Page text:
Museum dedicated to Islamic scholar Mevlana breaks visitor record

Museum dedicated to Islamic scholar Mevlana breaks visitor record

KONYA - Anadolu Agency
Museum dedicated to Islamic scholar Mevlana breaks visitor record

The Mevlana Museum hosts hundreds of thousands of guests every year. Home to the tomb of the 13th century mystic Rumi, the museum is among the most visited museums in Turkey.

The Mevlana Museum in the central Anatolian province of Konya, which draws people from all around the world every year, broke a new record last year with 2.93 million visitors.

The museum, which is home to the tomb of famous 13th century poet and mystic Mevlana Jalal ad-din Rumi, hosts hundreds of thousands of local and foreign guests every year. Having a significant potential in terms of history, culture and faith tourism, it is among the most visited museums in Turkey.

Visitor number increases every year

Tourists flock to Konya to visit the tomb of Rumi, who give the messages of love, peace and brotherhood in his peoms. The number of visitors was 1,565 million in 2012 and it reached 2.93 million with 33 percent increase.

Konya Museum Director Yusuf Benli said after Rumi died, his tomb began to be constructed in the place of the museum. He said with additions through time, the tomb took its current shape and it was turned into a museum in 1926.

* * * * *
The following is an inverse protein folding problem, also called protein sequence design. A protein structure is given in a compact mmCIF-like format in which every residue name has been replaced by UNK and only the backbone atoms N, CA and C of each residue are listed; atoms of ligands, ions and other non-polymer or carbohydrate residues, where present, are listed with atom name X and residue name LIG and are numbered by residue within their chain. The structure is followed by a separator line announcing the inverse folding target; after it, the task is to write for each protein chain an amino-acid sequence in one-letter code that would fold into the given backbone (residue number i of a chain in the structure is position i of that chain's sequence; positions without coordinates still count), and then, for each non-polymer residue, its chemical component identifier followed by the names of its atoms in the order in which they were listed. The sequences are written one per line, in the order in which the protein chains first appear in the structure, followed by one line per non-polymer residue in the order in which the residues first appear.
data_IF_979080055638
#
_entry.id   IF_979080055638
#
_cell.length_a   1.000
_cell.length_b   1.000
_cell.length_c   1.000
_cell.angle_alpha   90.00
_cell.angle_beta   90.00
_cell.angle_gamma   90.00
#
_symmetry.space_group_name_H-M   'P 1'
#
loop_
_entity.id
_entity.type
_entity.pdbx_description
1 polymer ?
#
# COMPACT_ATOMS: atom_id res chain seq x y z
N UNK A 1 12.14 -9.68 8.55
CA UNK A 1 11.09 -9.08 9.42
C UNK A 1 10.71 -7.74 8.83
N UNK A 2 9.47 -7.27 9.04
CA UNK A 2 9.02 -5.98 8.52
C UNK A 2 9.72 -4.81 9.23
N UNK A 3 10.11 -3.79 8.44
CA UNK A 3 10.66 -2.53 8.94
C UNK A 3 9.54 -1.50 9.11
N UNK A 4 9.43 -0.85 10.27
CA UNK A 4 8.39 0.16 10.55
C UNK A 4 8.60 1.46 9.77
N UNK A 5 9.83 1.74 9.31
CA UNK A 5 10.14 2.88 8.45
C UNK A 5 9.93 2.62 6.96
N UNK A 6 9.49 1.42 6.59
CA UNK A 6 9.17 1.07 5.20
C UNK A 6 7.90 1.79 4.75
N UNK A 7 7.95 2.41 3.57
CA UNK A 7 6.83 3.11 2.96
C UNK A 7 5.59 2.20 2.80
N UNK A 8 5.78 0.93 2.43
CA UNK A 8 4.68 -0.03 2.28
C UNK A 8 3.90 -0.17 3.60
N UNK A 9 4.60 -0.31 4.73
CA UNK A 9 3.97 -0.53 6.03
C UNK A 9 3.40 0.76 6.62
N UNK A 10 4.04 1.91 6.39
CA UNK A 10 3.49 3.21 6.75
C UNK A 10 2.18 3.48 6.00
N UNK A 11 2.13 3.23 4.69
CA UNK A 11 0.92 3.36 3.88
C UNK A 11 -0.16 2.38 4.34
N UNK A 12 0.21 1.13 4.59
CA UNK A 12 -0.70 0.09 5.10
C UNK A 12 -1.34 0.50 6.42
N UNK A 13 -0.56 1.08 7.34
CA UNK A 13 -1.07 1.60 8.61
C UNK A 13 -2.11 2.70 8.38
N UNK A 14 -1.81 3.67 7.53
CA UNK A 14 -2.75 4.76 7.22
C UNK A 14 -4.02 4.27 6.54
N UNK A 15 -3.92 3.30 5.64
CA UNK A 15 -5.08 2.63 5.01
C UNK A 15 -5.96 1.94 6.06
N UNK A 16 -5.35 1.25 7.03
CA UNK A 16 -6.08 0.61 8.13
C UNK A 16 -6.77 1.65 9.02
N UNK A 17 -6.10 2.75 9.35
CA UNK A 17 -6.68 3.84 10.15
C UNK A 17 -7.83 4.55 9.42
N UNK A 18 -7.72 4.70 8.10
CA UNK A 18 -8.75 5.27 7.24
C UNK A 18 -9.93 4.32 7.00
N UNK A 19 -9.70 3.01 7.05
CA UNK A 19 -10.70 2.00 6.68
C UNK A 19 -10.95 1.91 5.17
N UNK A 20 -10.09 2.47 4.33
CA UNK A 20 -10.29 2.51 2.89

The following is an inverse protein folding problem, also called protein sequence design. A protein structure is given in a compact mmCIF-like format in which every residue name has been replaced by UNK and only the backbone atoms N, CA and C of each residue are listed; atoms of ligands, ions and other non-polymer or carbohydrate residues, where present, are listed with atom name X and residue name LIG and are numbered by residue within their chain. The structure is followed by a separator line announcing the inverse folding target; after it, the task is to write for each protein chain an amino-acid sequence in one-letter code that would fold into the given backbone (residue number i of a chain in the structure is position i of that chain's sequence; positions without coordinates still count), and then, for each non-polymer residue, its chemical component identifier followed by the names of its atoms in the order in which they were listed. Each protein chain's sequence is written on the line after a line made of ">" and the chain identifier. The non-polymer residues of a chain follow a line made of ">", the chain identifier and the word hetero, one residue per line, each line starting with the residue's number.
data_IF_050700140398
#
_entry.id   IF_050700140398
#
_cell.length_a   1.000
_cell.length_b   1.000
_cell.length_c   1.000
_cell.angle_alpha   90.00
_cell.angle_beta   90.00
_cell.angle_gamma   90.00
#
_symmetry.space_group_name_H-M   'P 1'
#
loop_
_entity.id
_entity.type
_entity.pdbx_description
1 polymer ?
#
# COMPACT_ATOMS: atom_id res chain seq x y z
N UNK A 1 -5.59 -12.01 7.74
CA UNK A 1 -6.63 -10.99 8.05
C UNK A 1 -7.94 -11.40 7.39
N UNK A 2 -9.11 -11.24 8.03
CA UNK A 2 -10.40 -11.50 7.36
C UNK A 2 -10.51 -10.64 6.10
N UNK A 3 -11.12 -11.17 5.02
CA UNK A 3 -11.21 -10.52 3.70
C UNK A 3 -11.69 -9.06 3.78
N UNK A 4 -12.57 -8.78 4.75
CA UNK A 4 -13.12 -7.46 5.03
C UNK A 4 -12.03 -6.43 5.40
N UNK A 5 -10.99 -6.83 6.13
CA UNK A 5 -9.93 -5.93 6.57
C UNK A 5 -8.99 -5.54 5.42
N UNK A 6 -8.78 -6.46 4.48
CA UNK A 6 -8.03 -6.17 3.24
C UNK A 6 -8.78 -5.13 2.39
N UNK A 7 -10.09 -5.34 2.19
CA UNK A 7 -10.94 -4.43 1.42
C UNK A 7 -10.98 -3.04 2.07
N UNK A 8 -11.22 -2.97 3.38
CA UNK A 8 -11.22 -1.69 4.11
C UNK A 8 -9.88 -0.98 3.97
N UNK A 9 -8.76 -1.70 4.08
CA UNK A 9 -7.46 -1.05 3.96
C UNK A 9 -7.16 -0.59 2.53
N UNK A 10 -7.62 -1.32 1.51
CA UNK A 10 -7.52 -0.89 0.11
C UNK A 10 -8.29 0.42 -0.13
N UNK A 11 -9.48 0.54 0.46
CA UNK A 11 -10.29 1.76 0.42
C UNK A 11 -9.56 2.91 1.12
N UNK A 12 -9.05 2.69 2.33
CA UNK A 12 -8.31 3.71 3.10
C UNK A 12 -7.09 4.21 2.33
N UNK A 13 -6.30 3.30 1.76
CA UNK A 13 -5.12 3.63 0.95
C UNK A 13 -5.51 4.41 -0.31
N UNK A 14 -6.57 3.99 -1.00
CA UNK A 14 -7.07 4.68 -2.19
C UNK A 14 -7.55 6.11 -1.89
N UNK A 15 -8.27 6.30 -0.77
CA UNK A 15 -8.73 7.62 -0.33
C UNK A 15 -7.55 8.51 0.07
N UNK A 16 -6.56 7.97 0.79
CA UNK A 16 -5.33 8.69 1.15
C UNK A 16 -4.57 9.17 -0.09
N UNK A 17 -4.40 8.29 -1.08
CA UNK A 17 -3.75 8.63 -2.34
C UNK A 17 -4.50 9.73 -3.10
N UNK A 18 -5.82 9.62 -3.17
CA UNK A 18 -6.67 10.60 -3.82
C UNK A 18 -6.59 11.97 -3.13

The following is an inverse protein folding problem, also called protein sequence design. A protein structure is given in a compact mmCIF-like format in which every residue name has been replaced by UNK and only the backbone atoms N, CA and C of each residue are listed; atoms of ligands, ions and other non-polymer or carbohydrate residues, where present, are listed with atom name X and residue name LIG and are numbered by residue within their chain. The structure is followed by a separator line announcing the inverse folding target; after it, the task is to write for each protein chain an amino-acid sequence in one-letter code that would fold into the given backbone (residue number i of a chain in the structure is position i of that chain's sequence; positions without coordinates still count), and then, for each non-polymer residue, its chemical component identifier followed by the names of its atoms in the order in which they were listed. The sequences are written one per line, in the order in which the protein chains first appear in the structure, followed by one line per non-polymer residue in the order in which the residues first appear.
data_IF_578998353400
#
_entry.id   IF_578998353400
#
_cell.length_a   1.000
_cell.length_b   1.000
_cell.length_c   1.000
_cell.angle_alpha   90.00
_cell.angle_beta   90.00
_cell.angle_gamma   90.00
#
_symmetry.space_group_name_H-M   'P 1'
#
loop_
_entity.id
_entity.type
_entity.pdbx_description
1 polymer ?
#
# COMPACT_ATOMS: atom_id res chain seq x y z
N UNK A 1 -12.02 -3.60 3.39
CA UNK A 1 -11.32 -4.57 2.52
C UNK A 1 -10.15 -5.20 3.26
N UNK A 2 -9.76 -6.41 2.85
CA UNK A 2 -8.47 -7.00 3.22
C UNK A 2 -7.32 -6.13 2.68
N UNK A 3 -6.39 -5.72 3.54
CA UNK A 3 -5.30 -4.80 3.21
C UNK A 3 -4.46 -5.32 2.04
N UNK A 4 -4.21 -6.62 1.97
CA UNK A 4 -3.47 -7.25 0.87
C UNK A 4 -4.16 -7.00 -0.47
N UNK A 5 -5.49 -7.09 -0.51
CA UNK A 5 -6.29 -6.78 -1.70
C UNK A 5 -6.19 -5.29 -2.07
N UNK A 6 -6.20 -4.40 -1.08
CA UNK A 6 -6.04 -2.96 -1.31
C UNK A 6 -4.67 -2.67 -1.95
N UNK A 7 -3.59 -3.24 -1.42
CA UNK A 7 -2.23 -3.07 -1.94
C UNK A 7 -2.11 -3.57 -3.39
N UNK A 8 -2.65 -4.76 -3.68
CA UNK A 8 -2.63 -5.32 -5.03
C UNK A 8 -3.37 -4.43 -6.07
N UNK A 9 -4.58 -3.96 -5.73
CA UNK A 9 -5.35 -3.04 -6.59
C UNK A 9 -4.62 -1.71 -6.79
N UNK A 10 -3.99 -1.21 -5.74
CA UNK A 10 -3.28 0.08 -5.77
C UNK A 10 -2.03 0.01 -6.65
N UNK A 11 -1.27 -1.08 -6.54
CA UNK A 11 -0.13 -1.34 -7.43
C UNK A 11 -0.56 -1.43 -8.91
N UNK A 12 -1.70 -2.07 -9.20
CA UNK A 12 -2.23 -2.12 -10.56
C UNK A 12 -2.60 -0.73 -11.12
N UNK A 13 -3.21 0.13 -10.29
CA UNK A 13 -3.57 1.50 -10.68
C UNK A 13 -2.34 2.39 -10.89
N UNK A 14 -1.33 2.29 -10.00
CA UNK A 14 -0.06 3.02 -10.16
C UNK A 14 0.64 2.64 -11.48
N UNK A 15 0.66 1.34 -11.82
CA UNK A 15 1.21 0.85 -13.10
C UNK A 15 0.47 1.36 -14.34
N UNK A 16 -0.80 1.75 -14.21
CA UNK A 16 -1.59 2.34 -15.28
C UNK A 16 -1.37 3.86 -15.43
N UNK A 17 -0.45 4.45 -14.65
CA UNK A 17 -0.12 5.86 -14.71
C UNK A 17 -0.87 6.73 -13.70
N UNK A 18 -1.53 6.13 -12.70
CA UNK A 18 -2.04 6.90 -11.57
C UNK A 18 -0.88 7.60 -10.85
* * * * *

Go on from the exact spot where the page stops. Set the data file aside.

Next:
HDN Benli said the museum receives people from all over the world, with an increasing number every year, adding, “Last year’s figure was very good. Visitors come in different categories; those who come to the museum with regular tickets and the ones who make visits with the ministry’s campaigns or museum card. There are also some with institutional cards. Generally, the number of foreign visitors is over 450,000. The others are from Turkish provinces.”

Benli noted the increase in the number of visitors was caused by people’s love for Rumi. “We are working to offer a more comfortable environment in the museum for guests.”

The museum receives visitors from various parts of the world from the Far East to Europe Benli said, adding their profile changed monthly.

He said they had hosted nearly 60,000 people during the Şeb-i Arus (the night of reunion) ceremonies. “The modernization of museums and new presentations trigger tourism,” he added.

Mevlana, who is also known as Rumi in Western countries, was born in Balkh, now part of Afghanistan, and passed away in Konya, Turkey, where he was laid to rest. During his 66 years of life, he left a legacy of major works of poetry and prose, including “The Quatrains” or “Rubaiyat,” “Divane-Shams,” the great work of Shams and “Fihe Ma Fi,” a collection of mystical sayings.

He is better known for his six-volume “Masnavi Ma’navi” (spiritual couplets), which is considered by many to be one of the greatest works of both Islamic mysticism and Persian literature.